We used young rabbits (Oryctolagus cuniculus) of both sexes, aging approximately 40 days and weighting about 300 and 380g. The animals were anaesthetized with xilazina (5mg/kg) and ketamine cloridrate (15-20mg/kg). The low viscosity resin (Mercox®Cl-2B Dainippon-ink Co. Ltda) was injected by a polyethylene tube carefully inserted into ascendant aorta. The circulatory system was perfused with 40ml, 37C, heparinized (5000U.I./liter) physiological saline solution. The resin was mixed accordingly to manufacture's instructions.

After the resin cure, at room temperature, palates were dissected out and macerated in 10% sodium hydroxide solution for a few days. Then, they were dried at room temperature too. For scanning electron microscope (JEOL, JSM-6100) observations, the specimens were mounted on metal stubs and sputtered with gold.


Scanning electron microscopy observations of young rabbit palatine mucosa showed complex three-dimensional microvascular pathways. Microvessels with reduced diameters were observed reproducing external morphology of palatine mucosa (Fig.1), including transverse palatine rugae. Larger diameters microvessels were located deeper in vascular corrosion casts (Fig.2).

Fig.1 Vascular corrosion cast revealing an overview of transverse palatine rugae microvascularization (large arrows). Note inter-rugae area (small arrow). X60.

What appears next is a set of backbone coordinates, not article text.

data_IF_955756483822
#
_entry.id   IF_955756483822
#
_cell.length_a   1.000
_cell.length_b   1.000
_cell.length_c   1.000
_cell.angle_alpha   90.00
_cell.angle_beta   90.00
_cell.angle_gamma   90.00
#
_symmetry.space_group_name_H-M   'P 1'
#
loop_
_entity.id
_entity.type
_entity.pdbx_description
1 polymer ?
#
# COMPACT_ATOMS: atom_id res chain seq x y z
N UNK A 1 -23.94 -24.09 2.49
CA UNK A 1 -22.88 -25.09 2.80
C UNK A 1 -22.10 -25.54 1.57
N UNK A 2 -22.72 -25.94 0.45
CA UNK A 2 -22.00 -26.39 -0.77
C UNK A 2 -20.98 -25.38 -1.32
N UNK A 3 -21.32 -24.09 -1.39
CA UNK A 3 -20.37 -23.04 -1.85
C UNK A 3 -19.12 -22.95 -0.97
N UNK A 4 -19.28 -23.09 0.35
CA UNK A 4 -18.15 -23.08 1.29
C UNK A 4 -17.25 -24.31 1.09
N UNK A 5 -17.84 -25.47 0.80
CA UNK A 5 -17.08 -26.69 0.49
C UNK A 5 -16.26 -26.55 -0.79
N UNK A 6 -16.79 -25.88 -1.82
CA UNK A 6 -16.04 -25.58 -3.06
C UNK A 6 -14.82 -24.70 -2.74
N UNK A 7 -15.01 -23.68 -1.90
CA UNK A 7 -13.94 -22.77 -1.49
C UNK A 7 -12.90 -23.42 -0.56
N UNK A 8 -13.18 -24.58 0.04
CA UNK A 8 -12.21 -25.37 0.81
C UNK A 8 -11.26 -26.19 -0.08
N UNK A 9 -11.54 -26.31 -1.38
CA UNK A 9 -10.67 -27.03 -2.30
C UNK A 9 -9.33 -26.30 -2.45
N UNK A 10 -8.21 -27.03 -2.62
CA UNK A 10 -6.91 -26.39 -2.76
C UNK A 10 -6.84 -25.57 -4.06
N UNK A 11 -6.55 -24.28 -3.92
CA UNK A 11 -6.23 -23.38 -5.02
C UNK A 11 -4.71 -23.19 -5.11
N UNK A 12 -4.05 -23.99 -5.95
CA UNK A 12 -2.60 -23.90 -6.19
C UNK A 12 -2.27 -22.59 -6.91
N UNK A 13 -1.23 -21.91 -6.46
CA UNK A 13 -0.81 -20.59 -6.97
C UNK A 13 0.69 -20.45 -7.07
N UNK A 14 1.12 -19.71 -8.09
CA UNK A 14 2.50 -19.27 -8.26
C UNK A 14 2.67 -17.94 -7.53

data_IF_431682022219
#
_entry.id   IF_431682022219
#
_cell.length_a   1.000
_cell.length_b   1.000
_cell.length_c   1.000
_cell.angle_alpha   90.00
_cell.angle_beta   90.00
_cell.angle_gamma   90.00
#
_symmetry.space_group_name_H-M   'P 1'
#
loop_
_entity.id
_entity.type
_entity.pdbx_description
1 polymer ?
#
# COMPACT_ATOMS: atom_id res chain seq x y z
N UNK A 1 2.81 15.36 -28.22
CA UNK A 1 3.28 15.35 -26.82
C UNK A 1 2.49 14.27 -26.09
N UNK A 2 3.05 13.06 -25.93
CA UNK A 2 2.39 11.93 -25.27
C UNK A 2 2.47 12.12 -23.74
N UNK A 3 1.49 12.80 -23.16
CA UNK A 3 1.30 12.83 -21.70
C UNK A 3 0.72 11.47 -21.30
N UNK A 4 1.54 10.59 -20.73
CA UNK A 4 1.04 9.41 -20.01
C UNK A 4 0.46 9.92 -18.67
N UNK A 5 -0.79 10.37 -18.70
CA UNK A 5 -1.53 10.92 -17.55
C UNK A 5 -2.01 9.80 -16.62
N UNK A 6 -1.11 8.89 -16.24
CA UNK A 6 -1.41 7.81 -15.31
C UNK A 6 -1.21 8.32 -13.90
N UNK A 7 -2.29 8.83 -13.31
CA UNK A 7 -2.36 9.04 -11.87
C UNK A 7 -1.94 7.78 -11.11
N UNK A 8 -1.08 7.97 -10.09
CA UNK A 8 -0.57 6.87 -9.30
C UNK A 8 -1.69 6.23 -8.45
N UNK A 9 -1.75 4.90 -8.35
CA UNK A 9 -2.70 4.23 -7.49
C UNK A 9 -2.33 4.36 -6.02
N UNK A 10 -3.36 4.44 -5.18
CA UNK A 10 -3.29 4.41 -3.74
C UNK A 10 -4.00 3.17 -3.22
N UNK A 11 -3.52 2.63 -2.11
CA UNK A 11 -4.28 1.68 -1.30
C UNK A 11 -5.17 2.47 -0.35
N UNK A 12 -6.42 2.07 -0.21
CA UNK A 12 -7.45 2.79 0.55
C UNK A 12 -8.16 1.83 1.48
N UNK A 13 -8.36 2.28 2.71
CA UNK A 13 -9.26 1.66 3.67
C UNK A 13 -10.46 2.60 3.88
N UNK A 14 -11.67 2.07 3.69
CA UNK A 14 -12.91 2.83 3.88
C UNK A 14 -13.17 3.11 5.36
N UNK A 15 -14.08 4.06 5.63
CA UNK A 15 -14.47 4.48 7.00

Fig.2 Scanning electron micrograph showing large diameter vessels located deeper in tissues (large arrow). Vascular projections of thin vessels can be observed at palatine rugae surface (small arrows). X120.

Vascular projections defined as capillary loops were distributed all over transverse palatine rugae, labial mucosa and palatine gingiva. Their diameters were approximately 6 and 10 µm (Fig.3). At rugae palatine dome, capillary loops were aligned in parallel lines which were at right angle to rugae long axis (Figs.2 and 4). This kind of angioarchitecture was different from organization detected at palatine raphe and inter-rugae areas, where it could be noted flattened network of superficial microvessels (Fig.5).

Fig.3 Differences between microvascular networks are observed. Angioarchitectures of palatine rugae (arrow) and labial mucosa (*) can be compared. X60.

Fig.4 At high magnification, distribution pattern of capillary loops at palatine rugae dome is observed. Note parallel row arrangement. X170.